It’s perhaps unsurprising that the reviews of the exhibition concentrated on the structural conceit of its instantiation rather than the material and conceptual properties of the exhibition itself. What would it have meant to review it on face value, to tease out the relationship between the horse and the sculptures, the delicate and perceptive play of the materials, the deliberate vulnerability displayed by the artist(s) in making such an over-determined relationship between the objects and the jump- ing horse? Is the horse the figure of the artist, on show for the pleasure of its owners who move from vernissage to vernissage following the upward and downward curve of its motion, waiting for the next horse to take its place? Is the horse a stand- in for the career of Robbie Williams? (The singer, not the artist.)
Perhaps it is obvious that we are not trained to consider the decisions of a collective as deserving of such consideration (the group of individuals who authored this collaborative work). At the same time, there is a sensibility to the project that belies any idea of a one-liner. Why not collectivize under a name and produce for a market? Is it because you are doomed to simply imitate the production of a more singular voice? Or isn’t it true that without the parameters of imitation of this particular structure, the collective might be capable of something far more radical?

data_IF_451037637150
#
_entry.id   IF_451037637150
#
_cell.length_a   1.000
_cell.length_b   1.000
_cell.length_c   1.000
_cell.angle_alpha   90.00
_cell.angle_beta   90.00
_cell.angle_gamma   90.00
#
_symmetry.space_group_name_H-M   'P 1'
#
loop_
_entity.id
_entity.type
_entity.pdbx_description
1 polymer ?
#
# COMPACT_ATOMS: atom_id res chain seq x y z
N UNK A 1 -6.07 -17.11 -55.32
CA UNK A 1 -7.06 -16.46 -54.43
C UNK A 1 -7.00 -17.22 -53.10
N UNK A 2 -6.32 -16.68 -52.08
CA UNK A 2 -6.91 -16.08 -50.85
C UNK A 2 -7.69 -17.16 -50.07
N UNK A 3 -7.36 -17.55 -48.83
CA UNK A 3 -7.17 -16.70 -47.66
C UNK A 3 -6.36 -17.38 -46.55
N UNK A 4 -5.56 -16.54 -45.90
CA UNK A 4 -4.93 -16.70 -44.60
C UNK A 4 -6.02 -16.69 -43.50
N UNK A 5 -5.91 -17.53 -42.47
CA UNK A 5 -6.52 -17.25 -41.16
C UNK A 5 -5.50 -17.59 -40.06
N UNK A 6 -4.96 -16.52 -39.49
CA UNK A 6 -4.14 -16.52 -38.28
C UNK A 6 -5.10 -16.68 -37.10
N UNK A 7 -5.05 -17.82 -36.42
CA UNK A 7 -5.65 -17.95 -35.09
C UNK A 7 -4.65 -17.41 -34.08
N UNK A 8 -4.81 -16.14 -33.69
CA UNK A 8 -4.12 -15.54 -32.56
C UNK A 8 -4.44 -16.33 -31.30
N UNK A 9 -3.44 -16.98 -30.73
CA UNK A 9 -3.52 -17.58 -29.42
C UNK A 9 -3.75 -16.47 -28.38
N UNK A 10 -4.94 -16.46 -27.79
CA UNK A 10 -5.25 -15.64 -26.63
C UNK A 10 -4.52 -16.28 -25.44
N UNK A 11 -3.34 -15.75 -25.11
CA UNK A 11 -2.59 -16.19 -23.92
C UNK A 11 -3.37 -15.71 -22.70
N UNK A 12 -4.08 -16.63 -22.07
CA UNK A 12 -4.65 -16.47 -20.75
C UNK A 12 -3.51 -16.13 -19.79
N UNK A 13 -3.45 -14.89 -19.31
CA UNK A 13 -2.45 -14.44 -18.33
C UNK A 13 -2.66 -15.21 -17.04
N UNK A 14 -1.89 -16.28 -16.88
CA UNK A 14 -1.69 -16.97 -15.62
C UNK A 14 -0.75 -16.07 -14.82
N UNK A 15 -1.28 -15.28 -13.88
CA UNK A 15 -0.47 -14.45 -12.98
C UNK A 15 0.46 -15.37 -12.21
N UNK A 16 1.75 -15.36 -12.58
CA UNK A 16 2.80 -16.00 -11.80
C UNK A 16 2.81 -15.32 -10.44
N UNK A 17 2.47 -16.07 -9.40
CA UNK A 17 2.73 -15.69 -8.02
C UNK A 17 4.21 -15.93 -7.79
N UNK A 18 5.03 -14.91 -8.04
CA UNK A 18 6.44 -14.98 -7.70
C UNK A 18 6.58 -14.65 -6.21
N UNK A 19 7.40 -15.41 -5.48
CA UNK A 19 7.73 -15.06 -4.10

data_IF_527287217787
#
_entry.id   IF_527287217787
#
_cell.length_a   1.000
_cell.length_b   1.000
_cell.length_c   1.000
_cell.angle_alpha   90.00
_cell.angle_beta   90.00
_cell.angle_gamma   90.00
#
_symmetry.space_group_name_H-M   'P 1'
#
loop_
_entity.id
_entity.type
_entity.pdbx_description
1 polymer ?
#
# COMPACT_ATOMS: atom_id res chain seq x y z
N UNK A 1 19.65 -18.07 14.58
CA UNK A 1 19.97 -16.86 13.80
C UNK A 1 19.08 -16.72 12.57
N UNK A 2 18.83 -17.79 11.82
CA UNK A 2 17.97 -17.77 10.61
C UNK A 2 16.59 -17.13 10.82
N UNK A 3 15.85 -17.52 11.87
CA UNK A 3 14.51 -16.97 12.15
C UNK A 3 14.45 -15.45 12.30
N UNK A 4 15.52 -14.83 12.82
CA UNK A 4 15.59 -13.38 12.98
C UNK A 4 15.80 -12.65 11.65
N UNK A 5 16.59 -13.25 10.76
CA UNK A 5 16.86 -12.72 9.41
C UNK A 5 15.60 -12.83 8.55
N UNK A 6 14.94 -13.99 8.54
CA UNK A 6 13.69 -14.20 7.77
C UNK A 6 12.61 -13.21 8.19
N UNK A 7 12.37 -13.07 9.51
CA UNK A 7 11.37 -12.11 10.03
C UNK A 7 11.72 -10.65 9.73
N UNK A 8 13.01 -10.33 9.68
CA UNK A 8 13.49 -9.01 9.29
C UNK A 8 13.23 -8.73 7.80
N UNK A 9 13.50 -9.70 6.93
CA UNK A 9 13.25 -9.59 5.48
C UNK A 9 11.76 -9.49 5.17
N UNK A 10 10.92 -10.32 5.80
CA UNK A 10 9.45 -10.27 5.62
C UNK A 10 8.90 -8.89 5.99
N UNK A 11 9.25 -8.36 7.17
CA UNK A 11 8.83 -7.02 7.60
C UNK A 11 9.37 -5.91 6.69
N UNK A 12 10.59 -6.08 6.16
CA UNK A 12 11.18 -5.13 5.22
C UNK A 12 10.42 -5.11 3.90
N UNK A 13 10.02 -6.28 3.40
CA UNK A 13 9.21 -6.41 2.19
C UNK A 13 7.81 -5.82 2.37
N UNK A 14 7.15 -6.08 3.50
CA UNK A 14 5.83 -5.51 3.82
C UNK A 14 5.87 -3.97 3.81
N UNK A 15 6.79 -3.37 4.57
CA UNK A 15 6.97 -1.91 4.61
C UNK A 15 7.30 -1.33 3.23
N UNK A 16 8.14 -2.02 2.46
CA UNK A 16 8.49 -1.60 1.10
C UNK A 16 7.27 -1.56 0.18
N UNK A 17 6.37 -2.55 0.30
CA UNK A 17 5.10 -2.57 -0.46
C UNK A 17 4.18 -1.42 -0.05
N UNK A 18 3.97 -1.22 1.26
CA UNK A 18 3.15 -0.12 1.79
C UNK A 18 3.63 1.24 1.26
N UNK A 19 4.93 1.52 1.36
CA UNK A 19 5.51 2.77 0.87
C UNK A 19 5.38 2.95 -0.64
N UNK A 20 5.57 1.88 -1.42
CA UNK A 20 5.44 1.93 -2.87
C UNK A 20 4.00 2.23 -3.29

1Max Andrews, Uovo Magazine 12 (2007): 156–173. See also Johann König Gallery website.
3For more on this work and the artist’s oeuvre in general, see the excellent artist talk she gave, “when night falls in the forest of static choices,” at the Guggenheim, organized by associate curator Katherine Brinson: “Natascha Sadr Haghighian: Conversations with Contemporary Artists at the Guggenheim,” YouTube video, artist talk presented as part of the Conversations with Contemporary Artists series at the Solomon R. Guggenheim Museum, New York, on January 21, 2012, posted by “Guggenheim Museum,” March 12, 2012, accessed June 10, 2013.
4The artist discussed the project in some depth in Raimer Stange, “Natascha Sadr Haghighian: Nobody Does Anything on Their Own,” Mousse Magazine 15 (October/November 2008): 72. See also Johann König Gallery website.
6The exhibition Solo Show, curated by Andrea Viliani, was on view at Museo d’Arte Moderna di Bologna (MAMbo) from September 7 to November 2, 2008.
7“Natascha Sadr Haghighian: Institutional critique and collective author- ship; money, fruit and Robbie Williams,” Frieze 119 (November–December 2008), accessed June 10, 2013.